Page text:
In the event of chronic or traumatic injury, it’s possible for your foot or ankle to suffer to the point of needing surgery for full recover. As an orthopaedic practice, Prisk Orthopaedics and Wellness specializes in the range of issues that may affect the foot and ankle. We are up-to-date and progressive in the numerous care options that are available to you (both surgical and nonsurgical) in the event of experiencing foot and ankle problems.
When discussing your foot and ankle needs, you can expect to meet directly with our Medical Director, Dr. Prisk. He is a board-certified orthopaedic surgeon with sub-specialty fellowship training and over 10 years of experience in treating complex conditions of the foot and ankle, both surgically and non-surgically. His evaluations can focus on joint, bone, tendon, ligament, or muscle pain, injury, or deformity. Following an exam, he can assess your need for conservative or operative care.
To receive your evaluation and begin discussing your care needs, please contact Dr. Prisk at (412) 525-7692 or submit an online appointment request form.
FAQs on Foot and Ankle Surgery:
Why Might I Need Foot Or Ankle Surgery?
Foot or ankle surgeries are a method of treatment that’s prescribed after conservative, non-surgical avenues of care are explored but do not provide major improvements to suffering individuals. The non-surgical treatment options explored prior to surgery include rest, inserts, braces, therapy, medications, injections, and biologic regenerative treatments.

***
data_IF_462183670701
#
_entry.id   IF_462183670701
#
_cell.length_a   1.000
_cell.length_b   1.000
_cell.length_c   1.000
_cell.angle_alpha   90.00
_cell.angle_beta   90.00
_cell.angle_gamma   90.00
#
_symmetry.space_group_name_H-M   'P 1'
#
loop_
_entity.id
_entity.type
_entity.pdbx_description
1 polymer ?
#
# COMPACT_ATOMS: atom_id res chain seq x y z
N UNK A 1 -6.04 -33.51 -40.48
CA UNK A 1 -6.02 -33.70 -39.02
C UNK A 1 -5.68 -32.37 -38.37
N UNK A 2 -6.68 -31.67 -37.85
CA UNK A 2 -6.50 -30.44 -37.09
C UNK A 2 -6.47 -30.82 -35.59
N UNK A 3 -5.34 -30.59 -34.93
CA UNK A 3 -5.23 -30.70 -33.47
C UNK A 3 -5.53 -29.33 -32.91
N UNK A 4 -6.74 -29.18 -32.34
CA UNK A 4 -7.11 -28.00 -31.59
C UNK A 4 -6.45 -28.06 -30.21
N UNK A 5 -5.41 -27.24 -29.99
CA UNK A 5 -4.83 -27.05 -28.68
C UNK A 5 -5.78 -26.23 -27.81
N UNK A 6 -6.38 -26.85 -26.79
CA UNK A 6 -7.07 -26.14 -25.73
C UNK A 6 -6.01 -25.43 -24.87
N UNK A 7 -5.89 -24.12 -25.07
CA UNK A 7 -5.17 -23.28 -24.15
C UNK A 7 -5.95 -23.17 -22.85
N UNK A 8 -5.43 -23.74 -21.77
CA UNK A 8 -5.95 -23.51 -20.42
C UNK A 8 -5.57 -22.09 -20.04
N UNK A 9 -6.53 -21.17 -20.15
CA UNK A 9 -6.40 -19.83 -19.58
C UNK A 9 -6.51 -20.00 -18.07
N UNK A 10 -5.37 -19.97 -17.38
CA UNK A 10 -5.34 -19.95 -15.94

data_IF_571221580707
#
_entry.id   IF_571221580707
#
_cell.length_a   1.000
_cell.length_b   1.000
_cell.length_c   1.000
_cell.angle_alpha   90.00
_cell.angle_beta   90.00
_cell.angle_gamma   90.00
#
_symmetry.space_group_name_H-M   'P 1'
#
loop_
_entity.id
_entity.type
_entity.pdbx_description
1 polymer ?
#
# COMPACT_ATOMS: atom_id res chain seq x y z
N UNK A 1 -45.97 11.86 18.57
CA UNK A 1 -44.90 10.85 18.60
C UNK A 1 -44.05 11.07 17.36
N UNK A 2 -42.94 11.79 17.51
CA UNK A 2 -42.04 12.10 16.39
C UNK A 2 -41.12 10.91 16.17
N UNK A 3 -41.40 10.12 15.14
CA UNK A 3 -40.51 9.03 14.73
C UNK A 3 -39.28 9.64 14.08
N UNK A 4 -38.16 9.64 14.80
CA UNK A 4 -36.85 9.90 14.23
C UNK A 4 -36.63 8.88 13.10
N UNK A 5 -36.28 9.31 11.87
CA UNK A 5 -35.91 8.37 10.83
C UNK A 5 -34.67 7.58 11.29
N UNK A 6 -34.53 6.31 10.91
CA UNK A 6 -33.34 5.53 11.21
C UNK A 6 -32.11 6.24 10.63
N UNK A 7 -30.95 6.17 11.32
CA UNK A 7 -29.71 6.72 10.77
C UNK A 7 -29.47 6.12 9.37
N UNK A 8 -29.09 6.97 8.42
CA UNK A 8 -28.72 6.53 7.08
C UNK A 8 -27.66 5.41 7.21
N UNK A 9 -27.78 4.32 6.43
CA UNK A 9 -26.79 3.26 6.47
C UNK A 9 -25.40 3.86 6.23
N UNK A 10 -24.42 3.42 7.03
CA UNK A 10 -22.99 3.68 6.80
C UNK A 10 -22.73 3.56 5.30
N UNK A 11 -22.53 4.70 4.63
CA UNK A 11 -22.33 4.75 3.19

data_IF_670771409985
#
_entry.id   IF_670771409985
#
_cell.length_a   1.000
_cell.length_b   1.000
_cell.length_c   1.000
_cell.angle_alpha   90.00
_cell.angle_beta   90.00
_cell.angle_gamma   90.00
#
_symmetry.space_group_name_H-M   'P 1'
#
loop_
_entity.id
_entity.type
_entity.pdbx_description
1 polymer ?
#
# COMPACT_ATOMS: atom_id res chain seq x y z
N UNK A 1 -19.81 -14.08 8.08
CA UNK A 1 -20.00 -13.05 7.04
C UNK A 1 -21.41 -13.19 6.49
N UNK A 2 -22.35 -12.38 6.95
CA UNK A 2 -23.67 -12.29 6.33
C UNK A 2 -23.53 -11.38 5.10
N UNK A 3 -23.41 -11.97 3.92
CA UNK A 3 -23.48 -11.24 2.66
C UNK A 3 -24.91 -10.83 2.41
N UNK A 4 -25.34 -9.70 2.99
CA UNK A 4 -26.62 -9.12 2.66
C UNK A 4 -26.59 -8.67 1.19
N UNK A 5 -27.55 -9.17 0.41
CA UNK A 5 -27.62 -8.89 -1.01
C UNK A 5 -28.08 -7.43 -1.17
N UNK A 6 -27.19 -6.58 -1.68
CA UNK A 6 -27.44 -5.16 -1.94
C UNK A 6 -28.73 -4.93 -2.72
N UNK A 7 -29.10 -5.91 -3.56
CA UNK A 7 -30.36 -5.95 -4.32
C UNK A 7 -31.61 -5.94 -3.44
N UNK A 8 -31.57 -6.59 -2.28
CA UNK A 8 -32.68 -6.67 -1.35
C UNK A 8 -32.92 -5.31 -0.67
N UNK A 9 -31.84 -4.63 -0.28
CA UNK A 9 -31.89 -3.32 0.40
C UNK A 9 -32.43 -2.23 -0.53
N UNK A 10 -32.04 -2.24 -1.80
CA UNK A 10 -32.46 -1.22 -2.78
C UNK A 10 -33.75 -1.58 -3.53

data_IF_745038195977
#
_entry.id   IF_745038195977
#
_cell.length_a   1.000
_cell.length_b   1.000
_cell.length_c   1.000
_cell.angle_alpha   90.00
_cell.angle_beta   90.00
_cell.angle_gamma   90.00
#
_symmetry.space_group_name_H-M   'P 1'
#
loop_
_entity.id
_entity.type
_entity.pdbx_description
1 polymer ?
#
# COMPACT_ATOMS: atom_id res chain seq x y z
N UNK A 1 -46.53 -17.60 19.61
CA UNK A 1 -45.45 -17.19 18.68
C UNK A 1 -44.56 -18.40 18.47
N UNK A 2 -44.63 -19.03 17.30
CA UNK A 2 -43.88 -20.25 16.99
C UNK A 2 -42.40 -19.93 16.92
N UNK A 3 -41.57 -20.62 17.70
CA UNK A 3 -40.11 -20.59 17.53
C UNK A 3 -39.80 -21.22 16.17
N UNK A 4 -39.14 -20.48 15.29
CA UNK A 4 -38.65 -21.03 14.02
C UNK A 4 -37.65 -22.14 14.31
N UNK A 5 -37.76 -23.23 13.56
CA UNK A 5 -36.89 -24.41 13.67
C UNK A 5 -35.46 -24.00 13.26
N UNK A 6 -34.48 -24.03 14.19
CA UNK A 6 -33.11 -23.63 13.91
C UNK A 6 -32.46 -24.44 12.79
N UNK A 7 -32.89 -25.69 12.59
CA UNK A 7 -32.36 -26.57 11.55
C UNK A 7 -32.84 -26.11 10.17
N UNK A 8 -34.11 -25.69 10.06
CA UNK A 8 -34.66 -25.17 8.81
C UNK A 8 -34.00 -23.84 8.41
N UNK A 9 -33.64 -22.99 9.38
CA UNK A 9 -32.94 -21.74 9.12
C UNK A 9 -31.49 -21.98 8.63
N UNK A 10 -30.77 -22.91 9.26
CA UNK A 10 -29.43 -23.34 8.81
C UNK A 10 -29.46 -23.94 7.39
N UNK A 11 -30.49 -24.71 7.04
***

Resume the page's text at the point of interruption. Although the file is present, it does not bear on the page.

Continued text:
The following is a list of conditions that affect the foot and/or ankles, as well as key surgeries and procedures that may help to address pain points that do not respond to non-surgical care efforts:
- Bunions. A bunion, also known as hallux valgus, is a bony prominence at the base of the big toe that causes pain, redness and rubbing in footwear. A bunion can change the shape of your foot and make it difficult for you to find shoes that fit correctly. Painful bunions in particular may be treated via surgery, as this procedure can provide pain relief, reduce inflammation, and restore a normal shape to the foot. If your bunion is painless, however, we will discuss preventative care approaches (such as proper footwear) meant to reduce the risk of it worsening. Bunions can lead to hammertoes and other foot problems as well!